Property Posts

Sidewalk Government

This Article is the first to systematically examine the incoherence of the property law of sidewalks and of the fragmented regulatory architecture that municipalities have built to manage them. The Article demonstrates how both legal regimes have in fact deepened sidewalk conflict and have confused and undermined accountability for the quality and accessibility of the sidewalks.

Cedar Point Nursery and the End of the New Deal Settlement

The United States Supreme Court case Cedar Point Nursery v. Hassid has sparked intense criticism, with critics arguing that the decision threatens to transform the law of property rights so as to “hobble” government land use regulation and even undermine democracy. This Article explains why the objections of Cedar Point’s detractors are misplaced and that it is best understood as another step in the normalization of property rights.

Ownership Concentration: Lessons from Natural Resources

This Essay suggests that where the concentration of land ownership is a concern, one might draw lessons for reform by looking to the field of natural resources law, which employs a range of deconcentration mechanisms affecting fisheries, mineral extraction, farmland, and the like that have proven a considerable success.

The Institute in the Courts: Supreme Court of Nevada Adopts Sections of Restatement of the Law Third, Property (Servitudes)

Recently, in Moretto Trustee of the Jerome F. Moretto 2006 Trust v. ELK Point Country Club Homeowners Ass’n, Inc., 507 P.3d 199 (Nev. 2022), the Supreme Court of Nevada adopted Restatement of the Law Third, Property (Servitudes) §§ 6.7 and 6.9 “to govern issues concerning an association’s authority to enact rules regarding the restriction of individually owned property.”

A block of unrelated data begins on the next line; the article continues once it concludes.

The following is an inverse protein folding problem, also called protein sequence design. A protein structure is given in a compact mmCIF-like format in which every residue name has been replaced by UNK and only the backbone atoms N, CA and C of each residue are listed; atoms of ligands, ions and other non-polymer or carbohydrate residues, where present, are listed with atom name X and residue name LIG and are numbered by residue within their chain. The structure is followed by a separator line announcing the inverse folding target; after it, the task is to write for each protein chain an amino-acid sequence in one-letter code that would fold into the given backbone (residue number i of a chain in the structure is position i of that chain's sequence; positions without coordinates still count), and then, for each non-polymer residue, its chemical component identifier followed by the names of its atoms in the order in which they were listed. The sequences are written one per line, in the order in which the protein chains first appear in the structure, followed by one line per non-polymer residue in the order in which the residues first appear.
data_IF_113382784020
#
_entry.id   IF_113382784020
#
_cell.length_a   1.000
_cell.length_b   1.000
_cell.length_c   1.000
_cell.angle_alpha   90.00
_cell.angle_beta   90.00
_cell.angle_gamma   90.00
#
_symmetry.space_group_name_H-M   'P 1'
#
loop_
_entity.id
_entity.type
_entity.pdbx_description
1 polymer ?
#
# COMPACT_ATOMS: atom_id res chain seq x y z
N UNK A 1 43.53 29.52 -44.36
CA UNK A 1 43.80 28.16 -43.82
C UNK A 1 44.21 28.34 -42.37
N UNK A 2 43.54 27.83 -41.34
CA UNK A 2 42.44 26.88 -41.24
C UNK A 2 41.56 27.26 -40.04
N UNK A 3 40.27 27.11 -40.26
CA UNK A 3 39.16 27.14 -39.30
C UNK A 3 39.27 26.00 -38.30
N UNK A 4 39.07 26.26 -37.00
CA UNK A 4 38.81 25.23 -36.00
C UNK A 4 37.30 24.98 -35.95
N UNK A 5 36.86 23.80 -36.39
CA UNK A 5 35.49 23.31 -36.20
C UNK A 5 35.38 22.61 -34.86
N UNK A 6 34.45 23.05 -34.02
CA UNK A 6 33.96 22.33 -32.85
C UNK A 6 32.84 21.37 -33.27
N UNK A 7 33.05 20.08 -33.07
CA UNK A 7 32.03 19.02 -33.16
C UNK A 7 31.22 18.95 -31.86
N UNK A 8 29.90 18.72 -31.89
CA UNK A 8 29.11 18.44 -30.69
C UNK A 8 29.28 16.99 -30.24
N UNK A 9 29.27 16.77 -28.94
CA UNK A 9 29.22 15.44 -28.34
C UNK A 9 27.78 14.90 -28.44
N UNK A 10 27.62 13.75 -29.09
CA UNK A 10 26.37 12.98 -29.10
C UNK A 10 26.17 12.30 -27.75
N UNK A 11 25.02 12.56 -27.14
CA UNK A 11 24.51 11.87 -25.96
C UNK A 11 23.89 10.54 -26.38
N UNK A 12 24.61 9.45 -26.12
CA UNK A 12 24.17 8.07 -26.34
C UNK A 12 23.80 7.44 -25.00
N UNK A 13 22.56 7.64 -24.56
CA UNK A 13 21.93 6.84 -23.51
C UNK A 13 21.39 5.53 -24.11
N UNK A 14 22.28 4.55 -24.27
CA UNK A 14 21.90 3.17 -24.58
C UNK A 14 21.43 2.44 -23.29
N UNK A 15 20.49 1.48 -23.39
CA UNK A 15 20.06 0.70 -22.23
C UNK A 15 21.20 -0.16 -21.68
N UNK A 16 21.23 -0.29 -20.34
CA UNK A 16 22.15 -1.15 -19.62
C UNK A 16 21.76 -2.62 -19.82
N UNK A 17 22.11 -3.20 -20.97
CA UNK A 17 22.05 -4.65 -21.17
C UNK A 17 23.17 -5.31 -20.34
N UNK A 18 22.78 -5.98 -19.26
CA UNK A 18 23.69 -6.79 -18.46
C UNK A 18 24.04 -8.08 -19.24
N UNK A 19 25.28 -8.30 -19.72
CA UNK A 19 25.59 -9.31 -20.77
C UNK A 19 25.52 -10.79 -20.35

A Defense of Horizontal Privity in American Property Law

This article attempts to present a balanced and nuanced view with two major aims: to show why many of the objections against horizontal privity are weak and to argue for why horizontal privity may be worth keeping.

The Perils and Promise of Public Nuisance

This article utilizes the opioid litigation to explore the three most common sets of objections to public nuisance: (1) traditionalist, (2) formalist, and (3) institutional. Public nuisance can seem unusual, even outlandish. At worst, it is a potentially capacious mechanism allowing executive branch actors to employ the judicial process to address legislative and regulatory problems. Nevertheless, its perils are easily overstated and its promise overlooked.

Digitizing the Warranty of Habitability

The warranty of habitability was touted fifty years ago as a gamechanger in rebalancing power between tenants and landlords. This Article explores whether an affirmative use of the warranty, coupled with a new technology and community organizing approach, can improve tenant outcomes.

Property against Legality: Takings after Cedar Point

This Article uses a dramatic break in Takings jurisprudence, the Supreme Court’s June 2021 decision in Cedar Point Nursery v. Hassid, to closely scrutinize the relationship between legality and property rights.